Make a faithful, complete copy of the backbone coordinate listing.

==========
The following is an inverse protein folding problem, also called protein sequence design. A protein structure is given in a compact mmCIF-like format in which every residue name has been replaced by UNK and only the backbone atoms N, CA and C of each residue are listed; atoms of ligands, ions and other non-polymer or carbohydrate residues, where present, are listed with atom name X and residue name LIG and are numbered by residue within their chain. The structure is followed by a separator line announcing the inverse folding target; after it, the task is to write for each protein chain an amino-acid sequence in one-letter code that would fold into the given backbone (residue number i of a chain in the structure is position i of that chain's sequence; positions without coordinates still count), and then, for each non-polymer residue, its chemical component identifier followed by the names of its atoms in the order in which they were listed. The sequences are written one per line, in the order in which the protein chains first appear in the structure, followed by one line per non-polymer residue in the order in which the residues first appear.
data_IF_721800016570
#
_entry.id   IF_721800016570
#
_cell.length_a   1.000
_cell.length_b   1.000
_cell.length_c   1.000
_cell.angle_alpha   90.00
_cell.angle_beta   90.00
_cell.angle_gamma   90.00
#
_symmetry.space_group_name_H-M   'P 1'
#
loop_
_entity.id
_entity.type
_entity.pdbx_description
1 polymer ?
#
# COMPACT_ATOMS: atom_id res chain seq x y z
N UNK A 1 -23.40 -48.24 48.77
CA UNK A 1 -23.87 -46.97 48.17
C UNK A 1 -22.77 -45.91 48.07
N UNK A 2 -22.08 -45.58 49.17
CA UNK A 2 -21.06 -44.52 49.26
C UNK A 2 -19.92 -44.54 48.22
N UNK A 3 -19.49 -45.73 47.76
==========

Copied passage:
The following is an inverse protein folding problem, also called protein sequence design. A protein structure is given in a compact mmCIF-like format in which every residue name has been replaced by UNK and only the backbone atoms N, CA and C of each residue are listed; atoms of ligands, ions and other non-polymer or carbohydrate residues, where present, are listed with atom name X and residue name LIG and are numbered by residue within their chain. The structure is followed by a separator line announcing the inverse folding target; after it, the task is to write for each protein chain an amino-acid sequence in one-letter code that would fold into the given backbone (residue number i of a chain in the structure is position i of that chain's sequence; positions without coordinates still count), and then, for each non-polymer residue, its chemical component identifier followed by the names of its atoms in the order in which they were listed. The sequences are written one per line, in the order in which the protein chains first appear in the structure, followed by one line per non-polymer residue in the order in which the residues first appear.
data_IF_721800016570
#
_entry.id   IF_721800016570
#
_cell.length_a   1.000
_cell.length_b   1.000
_cell.length_c   1.000
_cell.angle_alpha   90.00
_cell.angle_beta   90.00
_cell.angle_gamma   90.00
#
_symmetry.space_group_name_H-M   'P 1'
#
loop_
_entity.id
_entity.type
_entity.pdbx_description
1 polymer ?
#
# COMPACT_ATOMS: atom_id res chain seq x y z
N UNK A 1 -23.40 -48.24 48.77
CA UNK A 1 -23.87 -46.97 48.17
C UNK A 1 -22.77 -45.91 48.07
N UNK A 2 -22.08 -45.58 49.17
CA UNK A 2 -21.06 -44.52 49.26
C UNK A 2 -19.92 -44.54 48.22
N UNK A 3 -19.49 -45.73 47.76